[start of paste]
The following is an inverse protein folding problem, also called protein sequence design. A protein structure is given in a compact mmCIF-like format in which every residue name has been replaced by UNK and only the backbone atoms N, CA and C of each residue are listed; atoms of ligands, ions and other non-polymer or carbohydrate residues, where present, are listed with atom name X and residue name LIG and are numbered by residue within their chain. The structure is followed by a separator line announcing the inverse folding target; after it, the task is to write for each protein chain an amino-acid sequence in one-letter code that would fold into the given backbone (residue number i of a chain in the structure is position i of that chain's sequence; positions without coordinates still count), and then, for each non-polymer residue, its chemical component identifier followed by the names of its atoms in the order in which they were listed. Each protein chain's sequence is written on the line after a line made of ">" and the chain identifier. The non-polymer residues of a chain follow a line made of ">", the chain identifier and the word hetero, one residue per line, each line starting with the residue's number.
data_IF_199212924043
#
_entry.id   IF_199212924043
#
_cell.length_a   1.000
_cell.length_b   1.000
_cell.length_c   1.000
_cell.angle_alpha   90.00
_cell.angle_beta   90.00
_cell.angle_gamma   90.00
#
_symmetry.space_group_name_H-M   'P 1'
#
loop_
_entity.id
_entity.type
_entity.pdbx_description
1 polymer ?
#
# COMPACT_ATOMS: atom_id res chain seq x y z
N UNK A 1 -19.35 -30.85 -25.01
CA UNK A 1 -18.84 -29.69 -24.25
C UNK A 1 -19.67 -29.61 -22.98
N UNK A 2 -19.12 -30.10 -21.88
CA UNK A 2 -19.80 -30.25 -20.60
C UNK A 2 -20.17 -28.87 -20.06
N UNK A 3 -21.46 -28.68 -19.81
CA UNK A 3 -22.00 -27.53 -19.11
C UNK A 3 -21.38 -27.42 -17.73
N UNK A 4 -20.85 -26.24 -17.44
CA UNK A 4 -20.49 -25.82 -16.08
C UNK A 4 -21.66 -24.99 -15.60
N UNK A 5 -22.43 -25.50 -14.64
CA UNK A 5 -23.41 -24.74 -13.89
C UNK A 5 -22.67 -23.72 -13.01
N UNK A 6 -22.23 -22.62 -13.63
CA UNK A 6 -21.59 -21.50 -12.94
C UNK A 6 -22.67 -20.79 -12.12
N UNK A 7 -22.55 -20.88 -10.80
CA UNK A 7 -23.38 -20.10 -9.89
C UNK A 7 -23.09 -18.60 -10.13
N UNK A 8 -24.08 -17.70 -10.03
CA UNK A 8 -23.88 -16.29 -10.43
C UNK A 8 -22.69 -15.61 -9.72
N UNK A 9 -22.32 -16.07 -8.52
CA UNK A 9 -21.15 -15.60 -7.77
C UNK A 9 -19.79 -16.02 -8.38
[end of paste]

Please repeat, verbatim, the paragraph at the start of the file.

The following is an inverse protein folding problem, also called protein sequence design. A protein structure is given in a compact mmCIF-like format in which every residue name has been replaced by UNK and only the backbone atoms N, CA and C of each residue are listed; atoms of ligands, ions and other non-polymer or carbohydrate residues, where present, are listed with atom name X and residue name LIG and are numbered by residue within their chain. The structure is followed by a separator line announcing the inverse folding target; after it, the task is to write for each protein chain an amino-acid sequence in one-letter code that would fold into the given backbone (residue number i of a chain in the structure is position i of that chain's sequence; positions without coordinates still count), and then, for each non-polymer residue, its chemical component identifier followed by the names of its atoms in the order in which they were listed. Each protein chain's sequence is written on the line after a line made of ">" and the chain identifier. The non-polymer residues of a chain follow a line made of ">", the chain identifier and the word hetero, one residue per line, each line starting with the residue's number.